This article originally ran on RealMoney this morning; it's being republished as a bonus for TheStreet.com readers.

"The man who voyages strange seas must of necessity be a little unsure of himself. It is the man with the flashy air of knowing everything, who is always with it, that we should beware of."

--Fred Hoyle

There are a lot of good reasons to be negative about the market. Most notably, the technical conditions are weak following several sharp moves downward. There is a possible double bottom forming but it developed a bit too quickly and is of questionable strength. There are obviously problems: the subprime mortgage market, a slowing economy and persistent inflation.

Last night we saw comments that margin debt is hitting record levels, which sounds quite worrisome, but cash levels in brokerage accounts are also extremely high so it' a wash. However, headlines about seemingly speculative excesses do paint a negative picture.

It is not hard at all to make a negative case for equities right now. In fact, it is so easy that we already have a very high level of pessimism, as exhibited by things like the persistently high level of put-option buying compared to call-option buying.

What is particularly difficult about this is that the negativity arose so quickly; we went from great complacency to a high level of worry in a very short time. Perhaps that is a function of the way the market rallied without pause off the summer lows, but generally after such a persistent rally, market players tend to hold on to their optimism for a while and not shed it so readily. It is unusual for market players to change their posture so fast.

In addition to the abrupt increase in negativity we also have persistent private-equity and merger activity. If the big-money boys are worried about the market they aren't exhibiting it as they continue to do deals like buying big prime-mortgage portfolios, as announced this morning. Overseas markets have held up extremely well despite an excellent opportunity to sell off following efforts by Chinese officials to cool the market.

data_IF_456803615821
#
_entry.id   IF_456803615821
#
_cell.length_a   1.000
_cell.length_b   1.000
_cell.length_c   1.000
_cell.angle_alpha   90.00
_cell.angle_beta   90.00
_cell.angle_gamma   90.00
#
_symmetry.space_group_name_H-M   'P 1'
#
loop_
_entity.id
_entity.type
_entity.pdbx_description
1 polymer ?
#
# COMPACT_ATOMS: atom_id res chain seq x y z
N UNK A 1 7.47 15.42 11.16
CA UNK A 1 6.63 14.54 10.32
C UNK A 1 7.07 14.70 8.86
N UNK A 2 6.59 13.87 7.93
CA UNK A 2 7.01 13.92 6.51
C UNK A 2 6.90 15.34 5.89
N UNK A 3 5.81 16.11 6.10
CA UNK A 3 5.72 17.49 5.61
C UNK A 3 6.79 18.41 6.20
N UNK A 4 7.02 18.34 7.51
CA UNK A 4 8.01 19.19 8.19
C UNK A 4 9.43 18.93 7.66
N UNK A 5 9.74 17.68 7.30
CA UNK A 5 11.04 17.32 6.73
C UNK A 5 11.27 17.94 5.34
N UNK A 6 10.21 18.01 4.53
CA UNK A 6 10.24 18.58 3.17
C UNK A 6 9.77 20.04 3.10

In fact, the market is holding up well and the negativity is helping the cause. We saw a good demonstration of that yesterday as many market players came into the day defensively postured. When we opened strong, they scrambled to cover shorts and add long exposure. The buying wasn't vigorous, but it did persist and could easily continue as we await news form the Fed tomorrow.

The FOMC announcement tomorrow is likely to determine the direction of this market in the near term. We'll discuss that more in later posts but the important thing now is to get a handle on expectations. Is the market ramping up now because it is expecting a more friendly Fed or is it simply unconcerned with the possibility that the Fed will continue with its prior policy? That is the big question and we'll delve into that more later on.

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We have a slightly soft start this morning. Asia was up again last night as the yen continued its recent weakness. Europe is mixed following some poor earnings news but more merger activity.

James "Rev Shark" De Porre is the founder and CEO of Shark Asset Management, an SEC-registered investment advisory firm. He also operates

sharkinvesting.com, an interactive online community that serves and educates active investors. De Porre holds business and law degrees from the University of Michigan, is a member of the Michigan Bar Association and a former tax attorney and CPA. He lives in Anna Maria Island, Fla., with his wife and two children.Under no circumstances does the information in this column represent a recommendation to buy or sell stocks. Rev Shark appreciates your feedback;

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